Town of Carrboro preempts legal challenge to N.C. body…

By Ari Sen 

Carrboro’s town attorney thinks body camera video should be seen by community leaders.

And he thinks he just might have a way around a new state law that would prohibit such disclosures.

“The statutes say the council of a city runs, or are the corporate officers of the city and that includes the police department. The statutes say that the manager is essentially the chief executive officer and administrator of all personnel in the city,” Town Attorney Nick Herman said in an interview.  “So if you’ve got the police department doing something on tape arguably under the statutes that would empower the manager to be the administrator of the city and he outta be able to see that tape.”

After two years of deliberation and refinement, the Carrboro Board of Alderman passed a measure 4-1 at the Feb. 28 board meeting which would authorize body camera use by the town police department. Body camera video disclosure is governed by N.C. General Statute 132, which went into effect on Oct. 1, 2016.

Under the new law, police body and dash camera recordings are no longer part of the public record and only legal representatives of those in the recordings could request to see the footage from a police department. The police department, however, would not be legally required to allow them to view the footage.  If the footage wasn’t handed over to the representative, they could then request the footage from a superior court judge. For any other person who wants access to the footage, they must request access to it in court from a superior court judge.

The Carrboro resolution was developed in a collaboration between the aldermen, the town police department and attorneys for the town, police department and the American Civil Liberties Union.

Upon request from the ACLU, the town implemented measures in the new policy that places the presumption on disclosing all footage unless the police chief has a legitimate reason not to do so.

The aldermen also authorized four new motions to the policy before it passed on Tuesday night including resolutions striking language that reiterated the general statutes excluding the recordings from the public record and adding language allowing the town to read the new policy in ways that could potentially allow their access to any police tapes.

“My position on that is that we are bound by the statute… we cannot bring a facial challenge to it,” Herman said in the meeting. “There is nothing unlawful about the statute itself, its enactment or what it says. What the fight would be potentially is an interpretation of the reach of the statute—what it means. Some of us believe that the statute must be read in light of other statutes that the manager is empowered to do certain things and empower (the alderman) to do certain things. Viewed that way is disclosure or release may be more expansive than just what’s literally stated in this.”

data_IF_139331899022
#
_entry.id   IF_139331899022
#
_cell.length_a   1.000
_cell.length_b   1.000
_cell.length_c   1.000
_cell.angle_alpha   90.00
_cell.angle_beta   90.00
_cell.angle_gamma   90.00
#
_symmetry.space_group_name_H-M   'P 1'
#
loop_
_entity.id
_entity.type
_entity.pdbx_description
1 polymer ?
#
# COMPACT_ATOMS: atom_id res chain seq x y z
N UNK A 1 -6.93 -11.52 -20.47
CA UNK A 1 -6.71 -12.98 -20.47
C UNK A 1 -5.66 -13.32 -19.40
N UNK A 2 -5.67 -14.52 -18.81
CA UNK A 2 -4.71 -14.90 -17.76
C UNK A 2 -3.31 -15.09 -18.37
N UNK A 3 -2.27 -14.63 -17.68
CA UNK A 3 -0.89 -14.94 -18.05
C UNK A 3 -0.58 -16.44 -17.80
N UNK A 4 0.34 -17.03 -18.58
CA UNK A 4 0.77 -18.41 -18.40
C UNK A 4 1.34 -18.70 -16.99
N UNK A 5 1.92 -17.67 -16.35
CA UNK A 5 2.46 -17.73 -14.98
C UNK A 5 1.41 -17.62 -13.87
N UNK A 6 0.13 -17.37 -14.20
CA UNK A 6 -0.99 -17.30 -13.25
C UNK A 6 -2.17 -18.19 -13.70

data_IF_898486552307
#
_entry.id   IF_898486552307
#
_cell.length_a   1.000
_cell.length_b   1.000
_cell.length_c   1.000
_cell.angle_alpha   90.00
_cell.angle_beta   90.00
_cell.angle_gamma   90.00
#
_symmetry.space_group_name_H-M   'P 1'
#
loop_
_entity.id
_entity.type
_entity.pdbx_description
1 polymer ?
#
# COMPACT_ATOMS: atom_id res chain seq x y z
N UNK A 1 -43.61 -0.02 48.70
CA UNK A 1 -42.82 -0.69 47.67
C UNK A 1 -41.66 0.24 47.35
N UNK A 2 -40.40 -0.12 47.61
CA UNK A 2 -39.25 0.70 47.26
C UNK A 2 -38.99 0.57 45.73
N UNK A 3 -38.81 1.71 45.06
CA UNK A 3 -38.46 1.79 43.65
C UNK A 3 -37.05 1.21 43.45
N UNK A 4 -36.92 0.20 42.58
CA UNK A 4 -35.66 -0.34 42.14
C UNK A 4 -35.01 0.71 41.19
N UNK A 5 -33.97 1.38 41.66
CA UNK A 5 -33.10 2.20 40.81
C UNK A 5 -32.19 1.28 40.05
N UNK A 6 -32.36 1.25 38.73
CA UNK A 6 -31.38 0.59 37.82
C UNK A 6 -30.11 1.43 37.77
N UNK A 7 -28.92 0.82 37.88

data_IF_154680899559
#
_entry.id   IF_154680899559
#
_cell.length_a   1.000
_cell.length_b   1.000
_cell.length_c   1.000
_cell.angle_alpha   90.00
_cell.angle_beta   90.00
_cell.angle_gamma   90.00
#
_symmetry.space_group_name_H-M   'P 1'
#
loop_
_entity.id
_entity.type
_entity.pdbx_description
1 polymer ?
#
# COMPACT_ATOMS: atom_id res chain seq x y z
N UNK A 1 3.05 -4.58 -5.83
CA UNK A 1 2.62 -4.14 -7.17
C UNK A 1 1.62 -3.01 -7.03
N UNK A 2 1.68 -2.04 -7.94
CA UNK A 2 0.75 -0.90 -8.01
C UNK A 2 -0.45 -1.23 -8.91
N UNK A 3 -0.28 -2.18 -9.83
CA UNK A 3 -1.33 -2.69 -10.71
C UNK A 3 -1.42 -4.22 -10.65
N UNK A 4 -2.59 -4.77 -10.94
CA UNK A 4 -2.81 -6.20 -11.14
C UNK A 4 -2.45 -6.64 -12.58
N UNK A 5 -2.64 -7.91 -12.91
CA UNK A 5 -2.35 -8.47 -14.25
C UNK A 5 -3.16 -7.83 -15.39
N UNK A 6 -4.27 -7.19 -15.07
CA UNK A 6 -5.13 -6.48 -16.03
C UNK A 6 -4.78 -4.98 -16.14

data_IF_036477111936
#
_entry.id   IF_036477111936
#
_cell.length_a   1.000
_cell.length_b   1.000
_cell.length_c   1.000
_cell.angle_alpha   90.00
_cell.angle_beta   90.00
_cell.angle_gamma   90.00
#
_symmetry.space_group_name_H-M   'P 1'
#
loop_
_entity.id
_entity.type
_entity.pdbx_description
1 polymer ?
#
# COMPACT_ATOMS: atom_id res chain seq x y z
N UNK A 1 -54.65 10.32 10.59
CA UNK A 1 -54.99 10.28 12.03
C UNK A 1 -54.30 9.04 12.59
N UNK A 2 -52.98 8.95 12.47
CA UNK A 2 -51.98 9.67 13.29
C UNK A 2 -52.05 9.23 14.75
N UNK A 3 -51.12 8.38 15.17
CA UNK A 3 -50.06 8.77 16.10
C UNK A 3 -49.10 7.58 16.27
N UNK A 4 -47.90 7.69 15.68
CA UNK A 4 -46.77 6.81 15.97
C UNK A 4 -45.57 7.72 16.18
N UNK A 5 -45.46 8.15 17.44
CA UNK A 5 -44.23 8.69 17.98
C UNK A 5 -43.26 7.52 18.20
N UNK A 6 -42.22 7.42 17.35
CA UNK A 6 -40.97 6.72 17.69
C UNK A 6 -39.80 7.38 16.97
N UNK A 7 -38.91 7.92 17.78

UNC-Chapel Hill School of Government professor Jeff Welty said in a September interview that despite other states passing laws governing body camera footage, North Carolina’s law is unique.

“(Other) states are all over the map,” Welty said. “But one aspect of our law that that’s unique is that I don’t think there is any other state in which there is no way to get access to a recording like this except through a court order.”

Alderman Sammy Slade voted against the policy Tuesday night because he said the state law limits one of the original intentions of body cameras.

“I feel that one of the values that video footage has… is for the public to serve to hold accountable not just the police force but (also) the justice system itself,” Slade said in the meeting.

“A superior court judge is accountable to a larger group of people who vote for him than a Board of Aldermen or an elected body is. Other people participating that have other issues or concerns may not feel the accountability that may happen is as direct”

Alderman Bethany Chaney said that despite objections to the state law she supports the new policy.

“I’m very much in support of this policy,” Chaney said. “I think the two years it’s taken to get here has been appropriate.”

Gov. Pat McCrory said when he signed the law on July 11 that statute is designed to increase transparency.

“This legislation fulfills our commitment to protect our law enforcement and gain public trust by promoting uniformity, clarity and transparency,” McCrory said.

Gov. Roy Cooper opposed the law in his campaign against McCrory, criticizing it as misleading and not transparent.